9 Red Flags On Third-Party Flight Websites You Should Always Be Aware Of

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If you're like me, when you're booking a flight for an epic vacay you likely have 11 million tabs open so you can pin down which travel site offers the best deals. However, there are some red flags to look out for when you use third-party sites to find flights. While they generally offer better deals and most are reputable, you can occasionally some run into some trouble if you book your flight via a third-party site that you haven't vetted before purchasing your ticket. What's more, as travel blogger Peter Greenberg pointed out on his website, "A growing number of bookings are made on confusing third-party websites that sound legitimate, but aren’t. There are about 2.5 million questionable bookings, representing more than $220 million in revenue."

That's a pretty high number, which results in a lot of angry and frustrated travelers being duped out of their intended trip. "Victims have reported booking tickets via websites or a 'popular' ticket broker, only to discover that after payment via bank transfer or electronic wire transfer, the tickets/booking references received are counterfeit," a traveler posted on Trip Advisor. "In some cases, all communications between the company or broker and the victim have been severed."

So, how do you know if a third-party site is legit? Look out for these red flags when you use third-party sites to find cheap flights.

1You Click On A Paid Ad

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Air travel is stressful enough without getting to the airport and discovering that your reservation is not valid. If you do decide to book your flight through a third-party travel site, avoid clicking on links that show up in your search results as paid ads, Greenberg advised on his site. Additionally, it's important to be able to differentiate between totally legitimate aggregators and sketchy third-party sites: While the former basically culls a list of prices directly from the source, third-party sites may offer too-good-to-be-true deals. If you do take a chance on a third-party site, always call the airline directly to confirm your reservation.

2You Get An Offer For Travel Vouchers

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In 2018; getting a letter in the mail offering you cheap airfare on a major airline is a red flag. "You receive an official-looking letter — on official-looking letterhead from what appears to be a well known airline — claiming that you 'have qualified for an award of two round-trip airline tickets. Congratulations. These tickets are valid for travel anywhere in the continental U.S. from any major international airport. The retail value of the award is $1400…'" Greenberg explained. In general, these types of communications are scams, and you should always call an airline to verify any offers that seems too good to be true. Because there really is no such thing as a free lunch.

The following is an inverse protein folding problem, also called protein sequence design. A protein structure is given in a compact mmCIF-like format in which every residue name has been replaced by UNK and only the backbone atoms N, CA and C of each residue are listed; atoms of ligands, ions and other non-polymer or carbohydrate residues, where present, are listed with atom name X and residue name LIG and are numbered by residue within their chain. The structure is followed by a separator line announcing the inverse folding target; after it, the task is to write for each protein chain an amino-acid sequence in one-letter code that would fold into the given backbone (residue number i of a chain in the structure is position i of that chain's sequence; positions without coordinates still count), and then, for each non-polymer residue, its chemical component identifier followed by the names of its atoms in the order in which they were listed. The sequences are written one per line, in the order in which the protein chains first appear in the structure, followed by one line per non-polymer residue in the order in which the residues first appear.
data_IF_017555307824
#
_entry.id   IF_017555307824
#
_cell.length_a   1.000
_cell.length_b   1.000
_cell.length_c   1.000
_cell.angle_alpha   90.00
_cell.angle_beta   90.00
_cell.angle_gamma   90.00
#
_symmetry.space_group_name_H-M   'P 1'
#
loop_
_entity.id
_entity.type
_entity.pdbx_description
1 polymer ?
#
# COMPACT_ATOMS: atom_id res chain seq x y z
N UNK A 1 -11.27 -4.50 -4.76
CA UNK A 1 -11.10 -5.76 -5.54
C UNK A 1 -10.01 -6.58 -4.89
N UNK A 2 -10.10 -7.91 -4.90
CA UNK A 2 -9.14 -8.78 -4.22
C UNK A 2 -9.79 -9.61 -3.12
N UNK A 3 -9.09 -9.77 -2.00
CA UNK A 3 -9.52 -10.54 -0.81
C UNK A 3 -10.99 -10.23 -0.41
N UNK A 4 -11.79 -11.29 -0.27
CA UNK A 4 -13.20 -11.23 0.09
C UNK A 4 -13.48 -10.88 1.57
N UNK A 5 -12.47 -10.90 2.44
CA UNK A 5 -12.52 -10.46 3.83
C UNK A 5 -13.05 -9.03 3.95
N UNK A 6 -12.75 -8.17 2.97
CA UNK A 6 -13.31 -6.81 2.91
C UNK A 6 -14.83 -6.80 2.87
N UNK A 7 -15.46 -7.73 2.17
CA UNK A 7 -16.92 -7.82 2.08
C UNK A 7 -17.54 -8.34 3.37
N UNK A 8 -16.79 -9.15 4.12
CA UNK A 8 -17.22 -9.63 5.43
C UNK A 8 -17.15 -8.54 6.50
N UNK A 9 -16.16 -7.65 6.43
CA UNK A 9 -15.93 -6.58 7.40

3You Call To Verify The Deal & Feel Pressured To Book ASAP

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So you uncover the deal of the century while searching for airline tickets online, and you call the number listed to verify that the price is legit. This is a good idea. However, if the person on the phone pressures you to book the flight ASAP so you don't miss out on the deal, that's a pretty big red flag, according to the website Best Travel Tips. If purchasing a flight starts to feel like buying a used car, don't do it.

4You Received A Suspicious Email Or Text

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Maybe you get an email asking you to confirm your flight, but it's not the flight you booked. What should you do? According to Consumer Reports, clicking on emails for things you din't actually purchase could infect your computer with viruses or malware. "Never click on a link to your online accounts through email or call an account-related phone number in a text message someone sends you. Instead, open your PC or mobile web browser and type in the desired address on your own," Consumer Reports advised. "And don’t click on an email attachment unless you’re expecting it."